Good help, as they say, is hard to find. But it doesn’t always come down to those tangible skills we tend to talk about. Sought-after people often have a wide range of soft skills — and by “soft” we mean those interpersonal skills that make you…well, human.
Sure, we’re all unique, and it’s your uniqueness that will inevitably land you a job. But if you’re looking to get hired, here are six “human” skills that can help you do it:
1. Positivity. One trait on the top of almost every employer’s list will be positive attitude. After all, positivity can be infectious, and what employer wouldn’t want that particular trait to rub off on the rest of the team?
Plus, maintaining a positive attitude puts people at ease. Colleagues will be more apt to come to you with questions, and being the go-to person on the floor could mean that the next promotion will be yours.
2. Integrity. Doing what you say you’ll do — when you said you’d do it — can go a long way with management. It illustrates that you’re someone who keeps his or her promises, and that you respect other people’s time.
Besides, integrity has a way of establishing some trust and respect from colleagues and management alike. People know that when they give you work that you’ll get it done — and get it done well, at that.
3. Adaptability. Being adaptable may sound obvious. The last thing an employer needs is someone who can’t adapt to a range of tasks, workloads, and circumstances.
Your ability to adapt often demonstrates a willingness to accept new ideas and concepts. It’s also a clear indication of your ability to handle stress. If a time comes when you must juggle multiple projects, management knows you won’t get flummoxed.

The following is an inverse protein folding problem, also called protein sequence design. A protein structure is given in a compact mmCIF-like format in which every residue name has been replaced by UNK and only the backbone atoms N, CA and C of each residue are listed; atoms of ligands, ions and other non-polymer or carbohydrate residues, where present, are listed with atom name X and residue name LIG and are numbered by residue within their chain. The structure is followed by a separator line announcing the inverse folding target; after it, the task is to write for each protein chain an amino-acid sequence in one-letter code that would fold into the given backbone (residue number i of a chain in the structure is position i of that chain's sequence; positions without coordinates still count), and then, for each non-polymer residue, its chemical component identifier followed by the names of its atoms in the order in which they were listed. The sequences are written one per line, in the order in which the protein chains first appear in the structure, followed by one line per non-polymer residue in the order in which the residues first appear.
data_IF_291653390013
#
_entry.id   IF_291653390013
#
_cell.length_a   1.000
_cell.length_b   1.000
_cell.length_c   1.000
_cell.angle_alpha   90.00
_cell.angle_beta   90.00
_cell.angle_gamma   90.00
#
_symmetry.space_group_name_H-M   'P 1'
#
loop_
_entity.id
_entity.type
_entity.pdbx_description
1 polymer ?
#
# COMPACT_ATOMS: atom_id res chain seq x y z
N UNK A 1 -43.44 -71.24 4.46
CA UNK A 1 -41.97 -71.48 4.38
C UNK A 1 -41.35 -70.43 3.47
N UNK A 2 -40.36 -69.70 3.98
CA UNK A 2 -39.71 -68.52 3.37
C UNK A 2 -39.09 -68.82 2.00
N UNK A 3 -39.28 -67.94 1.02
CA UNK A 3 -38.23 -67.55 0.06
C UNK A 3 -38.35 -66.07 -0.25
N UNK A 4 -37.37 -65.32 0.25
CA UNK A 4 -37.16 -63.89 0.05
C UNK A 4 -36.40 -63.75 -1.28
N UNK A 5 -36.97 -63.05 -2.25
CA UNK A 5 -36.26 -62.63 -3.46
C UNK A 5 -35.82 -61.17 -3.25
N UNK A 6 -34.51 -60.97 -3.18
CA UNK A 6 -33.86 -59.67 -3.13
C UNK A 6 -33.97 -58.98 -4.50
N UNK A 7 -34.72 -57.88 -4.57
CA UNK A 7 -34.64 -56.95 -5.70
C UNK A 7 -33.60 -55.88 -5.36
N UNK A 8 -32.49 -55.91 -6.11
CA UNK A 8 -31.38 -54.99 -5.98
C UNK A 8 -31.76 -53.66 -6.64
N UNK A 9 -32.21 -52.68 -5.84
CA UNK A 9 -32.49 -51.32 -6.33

4. Resilience. Resilience pretty much goes hand-in-hand with adaptability. Mistakes are like water on a ducks back. They roll right off, and you’ll be quick to recover, if not use them as an opportunity to learn.
By that same token, resilience implies grit, and we all know that someone with grit will do everything in his or her power to see a goal or objective to the end. Nothing gets in the way of your success — in a good way, of course.
5. Curiosity. With more and more companies now putting employees in charge of their own career development, curiosity has become an essential trait in the workplace. Employers want to hire people with a real desire to learn.
The only constant in business is change, employers want to know you see that and you will take the initiative to learn something new. People with a curious streak won’t often let an opportunity like tackling the unknown pass them by.
6. Communication. Your ability to communicate — and communicate well, at that — will strongly correlate with all other traits and skills an employer looks for in a candidate. You must be able to communicate to succeed in all roles.
Beyond that, good communicators are often able motivate others. They can disseminate information and then relay it to the rest of staff, offering clear and actionable directions to proceed. Telling them once is more than enough.
While each employer is looking for a unique set of technical and academic skills, certain “human” skills are universally sought after by recruiters and hiring managers. From entry-level workers to executives, mastering these soft skills will help you succeed in your career while bringing value to your position, no matter what that position entails.